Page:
Bill

The earth is in an eccentric orbit around the sun, plus the sun shifts its position relative to the solar system center of gravity as it is pulled by the gas giants. If our planet hits the nadir during Northern Hemisphere summer wouldn’t you expect Arctic melting and Antarctic freezing? And vice versa?
Doesn’t Milankovitch cover part of this?
Wouldn’t you expect drastic imbalances and difficult to predict effects, since the Northern Hemisphere has significantly more land surface than the Southern Hemisphere?

blcjr

Bob Tisdale (18:37:43) :
How did you handle all the missing data in the Southern hemisphere dataset?

Doug in Seattle

John Egan (19:25:04) :
Two words – wind & currents

Mike McMillan

Another ad hoc theory –
North pole has polar bears. South pole has penguins.
or maybe –
North pole is sea surrounded by land. South pole is land surrounded by sea.
I can’t see the problem, what with the huge lack of temperature data points in both places, and the relatively small temperature variations to begin with.
The recent lack of ice in the north is largely a problem situation due to flushing the old ice out into the Atlantic.
Bottom line, so what, assuming you aren’t a seal forced to haul out on shore instead of the safety of ice.

Mike G

Anthony,
We see a few comments wondering about GISS anomoly in the arctic compared to the lack of anomoly on the DMI actric temperature graphic linked on your page. But, I haven’t run across an answer to any of them. Seems like a comment on this would be a good post. Forgive me if I missed the answer in a comment somewhere.

Jim Cole

The WARMERS claim we should be concerned about Arctic sea ice declines (conveniently ignoring Antarctic ice growth) because of alleged atmospheric temperature increases. Students of WUWT know that the instrumental temp record (HadCRU, NASA-GISS, and similar data compilations) is fraught with problems and unreliable, especially in the high latitudes.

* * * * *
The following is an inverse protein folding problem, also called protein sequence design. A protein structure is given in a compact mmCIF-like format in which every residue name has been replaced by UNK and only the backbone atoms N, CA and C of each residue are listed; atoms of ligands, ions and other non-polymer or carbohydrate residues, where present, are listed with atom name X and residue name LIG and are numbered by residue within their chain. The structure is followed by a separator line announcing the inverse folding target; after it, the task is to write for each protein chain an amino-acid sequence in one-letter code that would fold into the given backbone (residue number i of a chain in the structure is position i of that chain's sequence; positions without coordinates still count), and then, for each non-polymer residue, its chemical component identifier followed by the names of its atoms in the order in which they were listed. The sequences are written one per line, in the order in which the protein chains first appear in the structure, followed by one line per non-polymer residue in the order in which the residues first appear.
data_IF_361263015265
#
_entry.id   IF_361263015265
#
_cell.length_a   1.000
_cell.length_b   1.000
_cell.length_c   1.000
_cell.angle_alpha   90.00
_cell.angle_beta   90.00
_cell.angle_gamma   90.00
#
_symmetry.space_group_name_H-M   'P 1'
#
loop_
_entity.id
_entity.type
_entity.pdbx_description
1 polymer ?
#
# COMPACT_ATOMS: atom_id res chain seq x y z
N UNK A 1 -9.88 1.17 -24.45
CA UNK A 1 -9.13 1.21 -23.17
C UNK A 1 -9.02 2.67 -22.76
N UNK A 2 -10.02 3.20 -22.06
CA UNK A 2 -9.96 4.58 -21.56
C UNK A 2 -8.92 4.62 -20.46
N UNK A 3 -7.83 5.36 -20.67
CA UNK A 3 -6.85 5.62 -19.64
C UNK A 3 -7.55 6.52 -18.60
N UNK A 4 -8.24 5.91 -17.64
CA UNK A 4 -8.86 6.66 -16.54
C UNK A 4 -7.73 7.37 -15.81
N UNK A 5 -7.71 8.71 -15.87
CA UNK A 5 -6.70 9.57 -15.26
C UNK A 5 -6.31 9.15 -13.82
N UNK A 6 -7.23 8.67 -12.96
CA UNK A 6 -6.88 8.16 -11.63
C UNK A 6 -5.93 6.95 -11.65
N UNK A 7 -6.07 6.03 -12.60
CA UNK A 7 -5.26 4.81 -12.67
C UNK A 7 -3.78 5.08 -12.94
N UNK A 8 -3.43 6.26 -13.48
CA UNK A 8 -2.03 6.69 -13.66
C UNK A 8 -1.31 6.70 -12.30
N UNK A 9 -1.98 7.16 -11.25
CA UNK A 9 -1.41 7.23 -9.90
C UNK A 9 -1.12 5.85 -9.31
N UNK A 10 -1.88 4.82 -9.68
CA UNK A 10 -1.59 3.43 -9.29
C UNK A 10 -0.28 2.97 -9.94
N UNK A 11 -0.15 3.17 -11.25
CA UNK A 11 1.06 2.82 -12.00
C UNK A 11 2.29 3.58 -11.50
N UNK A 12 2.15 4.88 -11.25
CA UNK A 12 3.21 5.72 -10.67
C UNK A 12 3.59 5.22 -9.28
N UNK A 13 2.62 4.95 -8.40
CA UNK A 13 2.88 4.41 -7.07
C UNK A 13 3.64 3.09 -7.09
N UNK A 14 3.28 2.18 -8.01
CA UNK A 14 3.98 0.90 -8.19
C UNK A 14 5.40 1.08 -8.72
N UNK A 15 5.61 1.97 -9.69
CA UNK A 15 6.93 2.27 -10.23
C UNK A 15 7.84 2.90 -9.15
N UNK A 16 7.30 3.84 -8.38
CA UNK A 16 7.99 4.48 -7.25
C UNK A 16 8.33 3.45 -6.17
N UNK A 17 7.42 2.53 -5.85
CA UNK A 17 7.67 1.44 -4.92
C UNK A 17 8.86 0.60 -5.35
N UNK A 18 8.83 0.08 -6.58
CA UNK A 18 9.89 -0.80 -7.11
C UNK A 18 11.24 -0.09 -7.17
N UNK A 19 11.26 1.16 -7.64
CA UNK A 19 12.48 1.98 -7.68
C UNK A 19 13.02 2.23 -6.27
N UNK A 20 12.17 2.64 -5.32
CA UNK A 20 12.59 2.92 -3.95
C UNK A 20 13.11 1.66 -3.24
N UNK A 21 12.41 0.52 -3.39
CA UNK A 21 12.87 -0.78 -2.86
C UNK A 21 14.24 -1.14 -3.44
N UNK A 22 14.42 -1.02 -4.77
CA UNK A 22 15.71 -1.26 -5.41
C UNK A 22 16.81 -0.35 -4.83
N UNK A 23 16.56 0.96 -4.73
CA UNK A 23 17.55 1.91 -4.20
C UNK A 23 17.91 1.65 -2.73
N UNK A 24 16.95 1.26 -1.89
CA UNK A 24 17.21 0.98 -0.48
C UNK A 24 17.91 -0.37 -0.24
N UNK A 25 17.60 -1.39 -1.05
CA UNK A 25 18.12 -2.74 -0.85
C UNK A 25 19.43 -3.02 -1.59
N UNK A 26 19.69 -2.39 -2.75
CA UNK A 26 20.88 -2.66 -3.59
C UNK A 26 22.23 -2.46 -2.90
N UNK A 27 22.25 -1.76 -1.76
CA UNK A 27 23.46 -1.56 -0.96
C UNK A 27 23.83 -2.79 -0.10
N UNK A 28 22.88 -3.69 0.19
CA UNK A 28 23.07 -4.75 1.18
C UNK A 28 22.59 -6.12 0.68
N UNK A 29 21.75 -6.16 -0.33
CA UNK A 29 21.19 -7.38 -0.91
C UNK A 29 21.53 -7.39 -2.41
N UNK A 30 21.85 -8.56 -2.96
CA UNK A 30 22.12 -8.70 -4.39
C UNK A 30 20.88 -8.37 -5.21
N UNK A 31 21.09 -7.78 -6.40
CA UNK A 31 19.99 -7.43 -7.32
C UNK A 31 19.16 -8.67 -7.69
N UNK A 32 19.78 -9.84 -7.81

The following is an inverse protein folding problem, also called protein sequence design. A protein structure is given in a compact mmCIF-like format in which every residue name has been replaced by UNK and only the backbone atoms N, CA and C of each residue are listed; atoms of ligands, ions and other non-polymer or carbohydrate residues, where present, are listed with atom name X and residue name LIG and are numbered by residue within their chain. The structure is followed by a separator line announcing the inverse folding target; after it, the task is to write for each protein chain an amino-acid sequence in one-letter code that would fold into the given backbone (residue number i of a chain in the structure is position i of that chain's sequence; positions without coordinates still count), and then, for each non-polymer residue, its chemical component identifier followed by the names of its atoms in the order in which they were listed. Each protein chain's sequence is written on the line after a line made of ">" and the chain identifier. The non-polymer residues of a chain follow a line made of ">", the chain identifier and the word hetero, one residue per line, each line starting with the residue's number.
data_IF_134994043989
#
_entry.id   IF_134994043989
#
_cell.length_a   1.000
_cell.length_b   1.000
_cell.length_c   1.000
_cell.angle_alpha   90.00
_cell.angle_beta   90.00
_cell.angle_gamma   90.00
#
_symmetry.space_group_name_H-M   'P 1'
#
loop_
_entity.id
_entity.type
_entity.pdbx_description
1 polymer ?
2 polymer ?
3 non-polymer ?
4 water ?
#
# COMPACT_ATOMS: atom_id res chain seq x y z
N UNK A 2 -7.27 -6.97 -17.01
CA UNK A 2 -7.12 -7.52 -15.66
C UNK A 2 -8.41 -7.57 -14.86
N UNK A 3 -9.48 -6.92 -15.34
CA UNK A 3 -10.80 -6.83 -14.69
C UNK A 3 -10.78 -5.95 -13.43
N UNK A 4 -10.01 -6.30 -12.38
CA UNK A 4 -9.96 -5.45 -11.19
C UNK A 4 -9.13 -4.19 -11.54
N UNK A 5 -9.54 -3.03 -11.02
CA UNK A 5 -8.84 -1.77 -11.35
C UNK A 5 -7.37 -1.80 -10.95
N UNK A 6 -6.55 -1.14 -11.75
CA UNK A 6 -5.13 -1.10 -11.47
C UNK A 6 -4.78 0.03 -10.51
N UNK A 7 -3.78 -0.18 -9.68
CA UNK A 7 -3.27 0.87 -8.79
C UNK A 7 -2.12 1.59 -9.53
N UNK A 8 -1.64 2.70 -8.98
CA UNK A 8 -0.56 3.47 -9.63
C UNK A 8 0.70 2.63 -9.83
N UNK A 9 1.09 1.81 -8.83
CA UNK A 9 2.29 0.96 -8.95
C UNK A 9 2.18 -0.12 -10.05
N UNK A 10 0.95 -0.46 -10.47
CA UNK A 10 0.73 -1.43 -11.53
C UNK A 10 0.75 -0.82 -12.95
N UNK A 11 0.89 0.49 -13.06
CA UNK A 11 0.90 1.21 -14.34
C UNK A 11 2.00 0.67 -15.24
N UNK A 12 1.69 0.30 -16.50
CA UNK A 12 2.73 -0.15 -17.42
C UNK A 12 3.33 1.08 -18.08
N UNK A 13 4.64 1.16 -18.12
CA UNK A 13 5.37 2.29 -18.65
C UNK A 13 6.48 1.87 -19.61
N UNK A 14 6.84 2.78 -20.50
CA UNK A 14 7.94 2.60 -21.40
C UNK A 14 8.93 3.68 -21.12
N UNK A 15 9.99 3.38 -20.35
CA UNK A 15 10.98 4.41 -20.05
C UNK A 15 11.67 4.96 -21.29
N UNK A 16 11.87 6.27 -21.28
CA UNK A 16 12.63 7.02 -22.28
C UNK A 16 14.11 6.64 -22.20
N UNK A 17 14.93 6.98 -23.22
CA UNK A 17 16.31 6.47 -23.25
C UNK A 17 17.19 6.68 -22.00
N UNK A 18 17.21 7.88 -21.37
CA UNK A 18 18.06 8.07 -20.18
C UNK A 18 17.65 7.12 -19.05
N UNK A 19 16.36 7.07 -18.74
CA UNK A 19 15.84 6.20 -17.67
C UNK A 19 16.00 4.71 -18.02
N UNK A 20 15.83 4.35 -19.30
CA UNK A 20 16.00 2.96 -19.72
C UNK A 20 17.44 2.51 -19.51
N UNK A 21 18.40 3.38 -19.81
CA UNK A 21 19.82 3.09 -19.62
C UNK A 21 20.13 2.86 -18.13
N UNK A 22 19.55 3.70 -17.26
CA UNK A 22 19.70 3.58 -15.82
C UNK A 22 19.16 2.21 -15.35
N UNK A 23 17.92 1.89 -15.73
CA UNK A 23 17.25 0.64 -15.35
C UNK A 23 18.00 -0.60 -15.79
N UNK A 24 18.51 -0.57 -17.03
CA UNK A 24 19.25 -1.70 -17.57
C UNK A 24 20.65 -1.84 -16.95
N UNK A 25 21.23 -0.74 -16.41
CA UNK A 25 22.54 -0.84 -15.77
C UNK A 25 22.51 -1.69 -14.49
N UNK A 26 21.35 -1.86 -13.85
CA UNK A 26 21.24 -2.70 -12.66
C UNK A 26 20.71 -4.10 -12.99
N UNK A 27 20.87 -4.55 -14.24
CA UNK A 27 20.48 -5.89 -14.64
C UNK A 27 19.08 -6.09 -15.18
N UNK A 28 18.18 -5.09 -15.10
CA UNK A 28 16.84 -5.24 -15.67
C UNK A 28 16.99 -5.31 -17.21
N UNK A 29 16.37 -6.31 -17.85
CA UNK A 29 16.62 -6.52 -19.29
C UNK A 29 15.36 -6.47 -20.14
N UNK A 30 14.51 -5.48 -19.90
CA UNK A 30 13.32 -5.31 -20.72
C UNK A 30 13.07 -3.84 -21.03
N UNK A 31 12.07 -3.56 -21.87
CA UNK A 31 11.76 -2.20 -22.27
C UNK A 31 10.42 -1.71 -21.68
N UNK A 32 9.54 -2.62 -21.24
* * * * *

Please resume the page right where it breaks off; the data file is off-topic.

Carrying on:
But more to the point. Why should we think that air temp has ANY significant influence on melting of sea ice? One of the Caitlin fiasco discussions above links to a Univ Alaska-Fairbanks site that shows a temperature profile through Arctic sea ice. What it shows (real-time data) should be self-evident.
http://www.gi.alaska.edu/snowice/sea-lake-ice/Brw10/
The temperature probes show that sea ice is in contact with liquid sea water on the bottom at about -2C and in contact with air at about -20C on the top. In between, sea ice shows a linear gradient from bottom to top.
So, if sea ice is going to melt due to rising temperatures, will it melt first at the top (ambient temp -20C) or at the bottom (ambient temp -2C)?
Those of you who didn’t sleep through elementary physics or P-chem will know – ice will melt first/most at the bottom as a result of changes in sea-water temperature. Sea-water temperatures at both poles are primarily governed by ocean currents that transport warmer water to colder environments. That is, most polar ice loss is likely due to the transfer of heat that was added to the ocean SOMEWHERE ELSE and conveyed to the polar seas.
Air temp is (mostly well below freezing and) mostly irrelevant.

Dear Mr. Tinsdale:
Although I think your work is quite fine, I must protest the USE OF AVERAGE TEMPERATURES as though they have ANY MEANING at all.
I will note: I’m on a CRUSADE ON THIS!
Consider the following situation – Air temp, 82 F. RH 63%, ENTHALPY of the air, 36 BTU/lbm of air.
Air temp 105 F, 10% RH (Typical AZ, where my Mother lives). ENTHALPY of the air, 30 BTU/lbm.
Which atmosphere is “hotter”? TEMPERATURES ARE MEANINGLESS without the knowledge of the local humidities. In point of fact, because WE DON’T KNOW THE HUMIDITY PROFILES in areas, the significance of “temperature changes” over ANY time period (decades, centuries, millenia) are MEANINGLESS.
The ONLY data we can work with involves systems were we HAVE complete RH and Temperatures, which…of course, are particularily few and far between.
Now with regard to using, “English Units”, sorry..I’m an old fuddy duddy.
Max

John Egan (19:25:04) :
“one must acknowledge that the Arctic sea ice drop in 2007 was dramatic.”
Acknowledged, dramatic based on the 30 year satellite record we have on our 4,500,000,000 year old planet, but it appears that the decrease was primarily related to wind and currents versus a warming Arctic:
http://wattsupwiththat.com/2010/03/22/the-guardian-sees-the-light-on-wind-driven-arctic-ice-loss/

Harold Ambler

Bob, you write, regarding the Arctic and Antarctic seeming to warm and cool like a teeter-totter: “I believe the myth was based solely on the trends for the TLT anomalies.”